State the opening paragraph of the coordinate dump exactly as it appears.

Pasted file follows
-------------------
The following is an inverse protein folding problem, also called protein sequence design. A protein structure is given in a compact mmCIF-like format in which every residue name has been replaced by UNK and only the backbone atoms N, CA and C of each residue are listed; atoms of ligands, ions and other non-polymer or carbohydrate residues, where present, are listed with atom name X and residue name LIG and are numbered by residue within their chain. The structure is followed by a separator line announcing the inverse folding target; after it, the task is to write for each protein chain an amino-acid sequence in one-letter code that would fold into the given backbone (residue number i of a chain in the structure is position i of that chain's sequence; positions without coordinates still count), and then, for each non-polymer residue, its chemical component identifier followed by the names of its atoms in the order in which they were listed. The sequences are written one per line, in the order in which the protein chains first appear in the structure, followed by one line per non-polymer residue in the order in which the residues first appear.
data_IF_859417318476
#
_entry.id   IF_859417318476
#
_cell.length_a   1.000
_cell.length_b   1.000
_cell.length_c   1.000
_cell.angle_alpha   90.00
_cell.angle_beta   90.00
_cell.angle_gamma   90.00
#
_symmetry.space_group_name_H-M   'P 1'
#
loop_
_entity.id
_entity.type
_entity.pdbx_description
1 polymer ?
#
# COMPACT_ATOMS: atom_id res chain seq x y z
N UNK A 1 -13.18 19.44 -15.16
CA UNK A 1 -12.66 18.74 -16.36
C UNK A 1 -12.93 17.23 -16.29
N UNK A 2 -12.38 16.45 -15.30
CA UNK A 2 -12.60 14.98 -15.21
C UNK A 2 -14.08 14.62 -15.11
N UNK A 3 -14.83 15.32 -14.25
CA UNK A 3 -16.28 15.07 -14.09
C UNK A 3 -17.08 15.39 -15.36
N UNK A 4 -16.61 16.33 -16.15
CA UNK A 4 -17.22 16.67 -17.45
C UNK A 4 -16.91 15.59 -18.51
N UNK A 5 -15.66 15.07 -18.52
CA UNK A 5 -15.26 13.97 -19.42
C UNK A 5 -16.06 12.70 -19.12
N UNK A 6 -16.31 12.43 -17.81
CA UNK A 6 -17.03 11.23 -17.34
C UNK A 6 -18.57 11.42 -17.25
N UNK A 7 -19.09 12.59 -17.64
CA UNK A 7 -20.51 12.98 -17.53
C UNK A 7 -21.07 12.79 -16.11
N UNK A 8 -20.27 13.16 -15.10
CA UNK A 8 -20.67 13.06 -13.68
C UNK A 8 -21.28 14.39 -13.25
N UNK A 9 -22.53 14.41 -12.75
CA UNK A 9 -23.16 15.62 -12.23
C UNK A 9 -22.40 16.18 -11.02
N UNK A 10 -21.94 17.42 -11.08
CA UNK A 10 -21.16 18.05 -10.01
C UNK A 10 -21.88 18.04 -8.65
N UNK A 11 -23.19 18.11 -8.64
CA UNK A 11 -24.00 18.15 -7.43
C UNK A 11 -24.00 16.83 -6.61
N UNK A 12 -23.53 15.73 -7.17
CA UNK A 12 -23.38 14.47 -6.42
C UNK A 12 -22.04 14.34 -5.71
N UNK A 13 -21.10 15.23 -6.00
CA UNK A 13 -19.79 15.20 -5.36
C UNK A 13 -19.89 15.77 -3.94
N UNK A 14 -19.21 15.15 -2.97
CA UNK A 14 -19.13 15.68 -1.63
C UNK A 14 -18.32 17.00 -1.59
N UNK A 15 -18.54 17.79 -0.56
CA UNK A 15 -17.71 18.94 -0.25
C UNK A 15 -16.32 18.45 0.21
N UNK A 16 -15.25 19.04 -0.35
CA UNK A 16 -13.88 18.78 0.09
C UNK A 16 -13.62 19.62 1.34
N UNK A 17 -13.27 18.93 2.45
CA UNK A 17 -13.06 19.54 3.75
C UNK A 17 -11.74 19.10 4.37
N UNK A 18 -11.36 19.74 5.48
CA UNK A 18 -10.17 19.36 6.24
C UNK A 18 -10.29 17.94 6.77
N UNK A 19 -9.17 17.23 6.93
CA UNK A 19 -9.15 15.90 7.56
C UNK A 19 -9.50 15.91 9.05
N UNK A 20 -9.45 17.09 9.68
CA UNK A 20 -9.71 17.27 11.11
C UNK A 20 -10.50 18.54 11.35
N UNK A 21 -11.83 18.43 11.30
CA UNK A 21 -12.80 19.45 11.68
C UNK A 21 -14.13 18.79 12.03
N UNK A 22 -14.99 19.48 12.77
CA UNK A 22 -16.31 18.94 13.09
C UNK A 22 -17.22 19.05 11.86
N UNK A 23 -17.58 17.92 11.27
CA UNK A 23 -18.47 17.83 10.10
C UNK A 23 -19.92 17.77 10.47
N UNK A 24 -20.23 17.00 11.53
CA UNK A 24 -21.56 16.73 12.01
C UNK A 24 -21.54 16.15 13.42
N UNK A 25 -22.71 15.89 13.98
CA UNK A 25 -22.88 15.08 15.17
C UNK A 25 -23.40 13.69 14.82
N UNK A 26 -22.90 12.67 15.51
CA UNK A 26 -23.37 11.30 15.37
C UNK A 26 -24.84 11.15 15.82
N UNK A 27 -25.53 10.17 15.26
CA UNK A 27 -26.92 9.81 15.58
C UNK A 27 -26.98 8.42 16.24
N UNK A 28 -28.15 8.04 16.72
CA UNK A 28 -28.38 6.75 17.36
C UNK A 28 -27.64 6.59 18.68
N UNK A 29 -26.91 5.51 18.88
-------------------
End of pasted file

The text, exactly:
The following is an inverse protein folding problem, also called protein sequence design. A protein structure is given in a compact mmCIF-like format in which every residue name has been replaced by UNK and only the backbone atoms N, CA and C of each residue are listed; atoms of ligands, ions and other non-polymer or carbohydrate residues, where present, are listed with atom name X and residue name LIG and are numbered by residue within their chain. The structure is followed by a separator line announcing the inverse folding target; after it, the task is to write for each protein chain an amino-acid sequence in one-letter code that would fold into the given backbone (residue number i of a chain in the structure is position i of that chain's sequence; positions without coordinates still count), and then, for each non-polymer residue, its chemical component identifier followed by the names of its atoms in the order in which they were listed. The sequences are written one per line, in the order in which the protein chains first appear in the structure, followed by one line per non-polymer residue in the order in which the residues first appear.